France's aggressive measures to tackle food waste, promote healthy lifestyles and adopt eco-farming techniques helped it rank the world’s most food sustainable country for the second year in a row, according to an index released by the Economist Intelligence Unit, UK, and the Barilla Center for Food & Nutrition Foundation, Italy.

The Netherlands, Canada, Finland and Japan rounded out the Top 5, and Rwanda scored highest among low-income countries.

China, the United States and Britain failed to make the Top 20 of 67 nations, which were graded on food waste, sustainable agriculture and health and nutrition.

"France has been in the vanguard of policies and measures to reduce such losses," says Martin Koehring, the index's author.

The country introduced legislation in 2016 requiring supermarkets to redistribute leftover food to charities as part of a set of proposals published in 2015 against food waste.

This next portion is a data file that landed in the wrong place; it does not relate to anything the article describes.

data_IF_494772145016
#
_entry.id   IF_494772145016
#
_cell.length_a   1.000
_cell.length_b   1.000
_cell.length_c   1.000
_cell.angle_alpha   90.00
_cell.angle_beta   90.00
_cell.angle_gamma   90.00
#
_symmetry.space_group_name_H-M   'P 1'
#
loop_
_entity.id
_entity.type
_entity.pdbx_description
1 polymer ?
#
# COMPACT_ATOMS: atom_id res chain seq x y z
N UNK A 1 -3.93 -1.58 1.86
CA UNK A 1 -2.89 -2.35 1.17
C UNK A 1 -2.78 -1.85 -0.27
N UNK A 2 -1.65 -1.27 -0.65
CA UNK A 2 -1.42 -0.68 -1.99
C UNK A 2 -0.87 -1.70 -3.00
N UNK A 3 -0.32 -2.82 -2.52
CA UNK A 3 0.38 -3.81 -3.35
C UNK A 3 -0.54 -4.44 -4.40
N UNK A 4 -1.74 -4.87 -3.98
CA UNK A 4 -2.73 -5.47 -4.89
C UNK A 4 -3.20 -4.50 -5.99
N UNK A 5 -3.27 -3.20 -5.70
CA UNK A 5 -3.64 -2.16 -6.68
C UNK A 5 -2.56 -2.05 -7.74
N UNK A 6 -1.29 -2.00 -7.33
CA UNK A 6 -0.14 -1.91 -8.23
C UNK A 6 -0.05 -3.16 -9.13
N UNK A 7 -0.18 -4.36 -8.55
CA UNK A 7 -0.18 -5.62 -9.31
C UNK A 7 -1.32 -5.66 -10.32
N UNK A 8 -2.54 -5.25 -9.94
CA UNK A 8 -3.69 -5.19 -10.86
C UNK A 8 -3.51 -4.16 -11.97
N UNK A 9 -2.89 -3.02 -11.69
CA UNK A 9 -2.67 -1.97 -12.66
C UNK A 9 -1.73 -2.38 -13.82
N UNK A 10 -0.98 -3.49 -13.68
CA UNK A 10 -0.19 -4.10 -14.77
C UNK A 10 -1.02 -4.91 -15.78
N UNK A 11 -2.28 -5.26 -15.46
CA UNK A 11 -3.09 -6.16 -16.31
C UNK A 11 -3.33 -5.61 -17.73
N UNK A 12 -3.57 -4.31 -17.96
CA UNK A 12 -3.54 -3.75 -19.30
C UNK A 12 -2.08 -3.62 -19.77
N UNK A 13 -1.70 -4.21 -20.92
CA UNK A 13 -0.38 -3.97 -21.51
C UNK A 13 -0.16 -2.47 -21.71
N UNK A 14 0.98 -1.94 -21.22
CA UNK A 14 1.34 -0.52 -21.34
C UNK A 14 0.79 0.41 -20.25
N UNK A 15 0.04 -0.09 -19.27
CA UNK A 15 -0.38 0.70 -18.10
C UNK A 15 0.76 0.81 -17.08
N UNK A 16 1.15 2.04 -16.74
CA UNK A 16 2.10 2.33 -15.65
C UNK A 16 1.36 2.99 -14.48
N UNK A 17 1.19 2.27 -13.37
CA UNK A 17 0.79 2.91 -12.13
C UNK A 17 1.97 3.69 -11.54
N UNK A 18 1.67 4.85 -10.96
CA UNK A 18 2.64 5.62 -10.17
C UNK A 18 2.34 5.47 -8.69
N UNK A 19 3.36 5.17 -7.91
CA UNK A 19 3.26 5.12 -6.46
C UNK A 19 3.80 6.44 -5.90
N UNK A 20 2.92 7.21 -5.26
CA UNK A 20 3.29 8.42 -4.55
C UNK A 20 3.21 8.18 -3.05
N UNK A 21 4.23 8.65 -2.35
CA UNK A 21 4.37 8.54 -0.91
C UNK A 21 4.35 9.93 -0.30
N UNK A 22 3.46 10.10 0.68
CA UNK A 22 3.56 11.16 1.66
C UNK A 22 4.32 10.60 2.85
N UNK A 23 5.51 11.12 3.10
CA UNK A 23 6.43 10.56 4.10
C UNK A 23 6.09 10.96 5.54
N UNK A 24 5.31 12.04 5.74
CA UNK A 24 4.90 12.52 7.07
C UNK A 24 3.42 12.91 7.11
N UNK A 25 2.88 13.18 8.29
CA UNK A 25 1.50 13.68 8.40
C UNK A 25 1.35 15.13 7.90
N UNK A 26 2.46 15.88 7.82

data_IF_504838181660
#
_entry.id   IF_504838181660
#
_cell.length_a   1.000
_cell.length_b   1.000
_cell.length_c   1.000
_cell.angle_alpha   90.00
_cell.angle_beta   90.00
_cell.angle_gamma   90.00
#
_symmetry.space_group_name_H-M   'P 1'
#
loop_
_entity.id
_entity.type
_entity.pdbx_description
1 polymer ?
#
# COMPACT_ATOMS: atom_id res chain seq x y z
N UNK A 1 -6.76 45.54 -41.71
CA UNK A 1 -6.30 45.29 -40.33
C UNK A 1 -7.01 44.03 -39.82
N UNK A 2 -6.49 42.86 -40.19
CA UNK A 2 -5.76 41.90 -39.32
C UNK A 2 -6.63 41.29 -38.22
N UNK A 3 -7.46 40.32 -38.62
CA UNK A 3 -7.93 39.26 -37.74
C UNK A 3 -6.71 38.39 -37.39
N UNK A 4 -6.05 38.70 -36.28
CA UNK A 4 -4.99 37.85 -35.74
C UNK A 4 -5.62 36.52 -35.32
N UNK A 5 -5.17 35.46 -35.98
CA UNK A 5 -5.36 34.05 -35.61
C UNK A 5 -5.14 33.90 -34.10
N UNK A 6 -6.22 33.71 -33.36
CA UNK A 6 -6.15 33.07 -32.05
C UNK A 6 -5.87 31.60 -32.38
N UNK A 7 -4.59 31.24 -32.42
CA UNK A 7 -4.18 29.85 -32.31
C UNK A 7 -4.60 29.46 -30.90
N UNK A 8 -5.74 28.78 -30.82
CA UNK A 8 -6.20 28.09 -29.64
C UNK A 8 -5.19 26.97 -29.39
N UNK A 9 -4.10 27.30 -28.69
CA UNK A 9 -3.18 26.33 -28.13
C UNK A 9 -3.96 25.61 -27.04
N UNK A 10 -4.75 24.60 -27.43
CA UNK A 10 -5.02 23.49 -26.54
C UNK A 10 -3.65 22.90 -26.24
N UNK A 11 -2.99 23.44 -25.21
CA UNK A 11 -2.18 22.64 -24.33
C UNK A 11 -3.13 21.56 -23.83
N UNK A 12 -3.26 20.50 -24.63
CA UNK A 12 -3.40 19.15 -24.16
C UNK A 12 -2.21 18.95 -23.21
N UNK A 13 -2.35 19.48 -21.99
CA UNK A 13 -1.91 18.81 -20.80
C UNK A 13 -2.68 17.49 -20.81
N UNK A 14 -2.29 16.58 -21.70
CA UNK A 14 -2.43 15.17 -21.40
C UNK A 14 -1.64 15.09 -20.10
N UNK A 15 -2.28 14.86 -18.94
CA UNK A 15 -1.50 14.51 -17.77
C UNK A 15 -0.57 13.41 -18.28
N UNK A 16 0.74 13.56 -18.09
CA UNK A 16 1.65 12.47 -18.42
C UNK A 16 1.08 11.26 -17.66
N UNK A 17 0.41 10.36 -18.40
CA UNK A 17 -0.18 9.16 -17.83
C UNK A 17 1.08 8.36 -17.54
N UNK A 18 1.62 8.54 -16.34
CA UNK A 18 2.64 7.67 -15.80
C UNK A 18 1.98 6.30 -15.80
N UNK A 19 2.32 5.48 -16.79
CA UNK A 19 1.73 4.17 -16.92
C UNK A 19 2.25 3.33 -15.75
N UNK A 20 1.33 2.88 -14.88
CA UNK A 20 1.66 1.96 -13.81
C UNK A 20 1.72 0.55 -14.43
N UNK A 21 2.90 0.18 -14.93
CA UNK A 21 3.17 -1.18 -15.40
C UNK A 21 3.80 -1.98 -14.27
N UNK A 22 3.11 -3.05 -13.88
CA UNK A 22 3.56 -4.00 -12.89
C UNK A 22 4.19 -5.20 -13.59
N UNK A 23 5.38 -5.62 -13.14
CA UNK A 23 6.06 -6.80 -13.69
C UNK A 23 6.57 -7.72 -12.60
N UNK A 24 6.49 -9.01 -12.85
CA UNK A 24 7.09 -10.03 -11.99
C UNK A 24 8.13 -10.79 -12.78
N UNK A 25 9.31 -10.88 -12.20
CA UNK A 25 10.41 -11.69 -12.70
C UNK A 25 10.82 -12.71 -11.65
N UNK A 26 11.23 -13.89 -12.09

Every year, consumers in France waste 67.2 kg of food per person compared to 95.1 kg in the United States, 87.1 kg in Belgium and 78.2 kg in Canada.

France is also pressing ahead with an agroecology policy, which its agriculture ministry says "aims to shift agriculture toward the objective of combining economic, environmental and social performance."

The ministry expects that by 2025, most French farmers will sign on to the concept, which includes practices such as rotating crops to improve soil fertility and cutting reliance on chemical fertilizer.

France is showing that "improvements in agricultural performance should not come at the expense of environmental and social conditions," says Koehring.

Despite high levels of hunger, Rwanda scored high due to healthier and sustainable agriculture practices.

China scored low as a result of high levels of greenhouse gas emissions from agriculture.

The United States scored poorly due to an overweight population with low physical activity and diets high in sugar, meat, saturated fat and sodium.

Britain had high greenhouse gas emissions from agriculture, and also scored poorly on water management.